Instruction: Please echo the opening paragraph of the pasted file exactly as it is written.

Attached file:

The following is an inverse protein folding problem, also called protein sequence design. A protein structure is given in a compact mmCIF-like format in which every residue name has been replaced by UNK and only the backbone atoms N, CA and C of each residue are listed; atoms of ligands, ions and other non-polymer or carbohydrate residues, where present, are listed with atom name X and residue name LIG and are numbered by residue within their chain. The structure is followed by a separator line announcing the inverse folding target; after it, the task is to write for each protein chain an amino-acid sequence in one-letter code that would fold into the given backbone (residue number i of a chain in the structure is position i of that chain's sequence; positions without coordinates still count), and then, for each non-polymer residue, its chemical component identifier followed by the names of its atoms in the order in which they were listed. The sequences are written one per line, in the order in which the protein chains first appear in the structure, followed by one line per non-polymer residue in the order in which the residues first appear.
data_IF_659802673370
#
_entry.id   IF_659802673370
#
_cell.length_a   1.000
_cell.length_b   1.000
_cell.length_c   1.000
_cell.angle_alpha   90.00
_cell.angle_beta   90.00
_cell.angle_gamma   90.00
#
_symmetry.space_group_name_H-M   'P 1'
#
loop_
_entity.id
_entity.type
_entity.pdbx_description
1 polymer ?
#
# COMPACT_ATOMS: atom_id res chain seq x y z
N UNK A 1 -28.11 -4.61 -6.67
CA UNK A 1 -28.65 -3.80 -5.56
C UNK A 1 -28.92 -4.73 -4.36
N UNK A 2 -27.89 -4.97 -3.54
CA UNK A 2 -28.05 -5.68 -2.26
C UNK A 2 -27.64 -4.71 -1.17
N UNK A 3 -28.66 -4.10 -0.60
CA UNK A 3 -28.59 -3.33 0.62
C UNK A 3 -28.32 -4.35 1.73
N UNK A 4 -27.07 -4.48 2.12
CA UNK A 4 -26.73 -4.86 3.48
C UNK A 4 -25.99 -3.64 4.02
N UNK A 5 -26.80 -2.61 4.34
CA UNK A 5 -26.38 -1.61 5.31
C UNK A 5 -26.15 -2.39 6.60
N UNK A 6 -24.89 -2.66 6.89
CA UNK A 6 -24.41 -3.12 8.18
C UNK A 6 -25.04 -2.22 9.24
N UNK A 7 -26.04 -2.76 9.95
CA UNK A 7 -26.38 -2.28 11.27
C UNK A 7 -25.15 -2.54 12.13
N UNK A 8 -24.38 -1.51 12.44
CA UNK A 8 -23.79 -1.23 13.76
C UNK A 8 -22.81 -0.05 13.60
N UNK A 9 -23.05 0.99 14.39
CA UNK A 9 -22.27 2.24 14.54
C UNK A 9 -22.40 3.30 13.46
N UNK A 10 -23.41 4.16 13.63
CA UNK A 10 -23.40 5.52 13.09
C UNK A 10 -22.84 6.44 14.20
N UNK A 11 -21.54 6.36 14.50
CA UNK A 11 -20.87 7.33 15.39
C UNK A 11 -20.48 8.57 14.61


The following is an inverse protein folding problem, also called protein sequence design. A protein structure is given in a compact mmCIF-like format in which every residue name has been replaced by UNK and only the backbone atoms N, CA and C of each residue are listed; atoms of ligands, ions and other non-polymer or carbohydrate residues, where present, are listed with atom name X and residue name LIG and are numbered by residue within their chain. The structure is followed by a separator line announcing the inverse folding target; after it, the task is to write for each protein chain an amino-acid sequence in one-letter code that would fold into the given backbone (residue number i of a chain in the structure is position i of that chain's sequence; positions without coordinates still count), and then, for each non-polymer residue, its chemical component identifier followed by the names of its atoms in the order in which they were listed. The sequences are written one per line, in the order in which the protein chains first appear in the structure, followed by one line per non-polymer residue in the order in which the residues first appear.